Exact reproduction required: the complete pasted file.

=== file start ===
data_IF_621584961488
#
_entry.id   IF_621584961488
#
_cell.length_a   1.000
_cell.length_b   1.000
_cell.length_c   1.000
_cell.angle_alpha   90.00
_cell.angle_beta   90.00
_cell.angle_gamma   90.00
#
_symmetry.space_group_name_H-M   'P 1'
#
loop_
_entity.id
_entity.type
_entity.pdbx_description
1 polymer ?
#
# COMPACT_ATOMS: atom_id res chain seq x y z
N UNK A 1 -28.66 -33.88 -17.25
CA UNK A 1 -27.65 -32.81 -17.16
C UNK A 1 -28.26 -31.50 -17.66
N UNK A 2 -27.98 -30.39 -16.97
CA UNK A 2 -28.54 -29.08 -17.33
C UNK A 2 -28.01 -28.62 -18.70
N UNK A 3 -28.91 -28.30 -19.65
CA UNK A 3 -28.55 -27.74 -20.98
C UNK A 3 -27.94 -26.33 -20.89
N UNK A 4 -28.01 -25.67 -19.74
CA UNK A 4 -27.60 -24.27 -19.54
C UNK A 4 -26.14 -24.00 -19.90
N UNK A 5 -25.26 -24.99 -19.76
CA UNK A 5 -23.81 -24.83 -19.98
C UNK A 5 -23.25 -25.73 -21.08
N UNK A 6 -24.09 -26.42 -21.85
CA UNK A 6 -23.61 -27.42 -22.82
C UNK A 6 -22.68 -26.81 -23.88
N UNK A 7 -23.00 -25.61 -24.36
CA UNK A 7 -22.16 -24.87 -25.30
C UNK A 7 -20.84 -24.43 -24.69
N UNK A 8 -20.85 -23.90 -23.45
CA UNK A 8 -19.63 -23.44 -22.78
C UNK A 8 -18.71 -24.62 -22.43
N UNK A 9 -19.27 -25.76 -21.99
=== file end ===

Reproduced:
data_IF_621584961488
#
_entry.id   IF_621584961488
#
_cell.length_a   1.000
_cell.length_b   1.000
_cell.length_c   1.000
_cell.angle_alpha   90.00
_cell.angle_beta   90.00
_cell.angle_gamma   90.00
#
_symmetry.space_group_name_H-M   'P 1'
#
loop_
_entity.id
_entity.type
_entity.pdbx_description
1 polymer ?
#
# COMPACT_ATOMS: atom_id res chain seq x y z
N UNK A 1 -28.66 -33.88 -17.25
CA UNK A 1 -27.65 -32.81 -17.16
C UNK A 1 -28.26 -31.50 -17.66
N UNK A 2 -27.98 -30.39 -16.97
CA UNK A 2 -28.54 -29.08 -17.33
C UNK A 2 -28.01 -28.62 -18.70
N UNK A 3 -28.91 -28.30 -19.65
CA UNK A 3 -28.55 -27.74 -20.98
C UNK A 3 -27.94 -26.33 -20.89
N UNK A 4 -28.01 -25.67 -19.74
CA UNK A 4 -27.60 -24.27 -19.54
C UNK A 4 -26.14 -24.00 -19.90
N UNK A 5 -25.26 -24.99 -19.76
CA UNK A 5 -23.81 -24.83 -19.98
C UNK A 5 -23.25 -25.73 -21.08
N UNK A 6 -24.09 -26.42 -21.85
CA UNK A 6 -23.61 -27.42 -22.82
C UNK A 6 -22.68 -26.81 -23.88
N UNK A 7 -23.00 -25.61 -24.36
CA UNK A 7 -22.16 -24.87 -25.30
C UNK A 7 -20.84 -24.43 -24.69
N UNK A 8 -20.85 -23.90 -23.45
CA UNK A 8 -19.63 -23.44 -22.78
C UNK A 8 -18.71 -24.62 -22.43
N UNK A 9 -19.27 -25.76 -21.99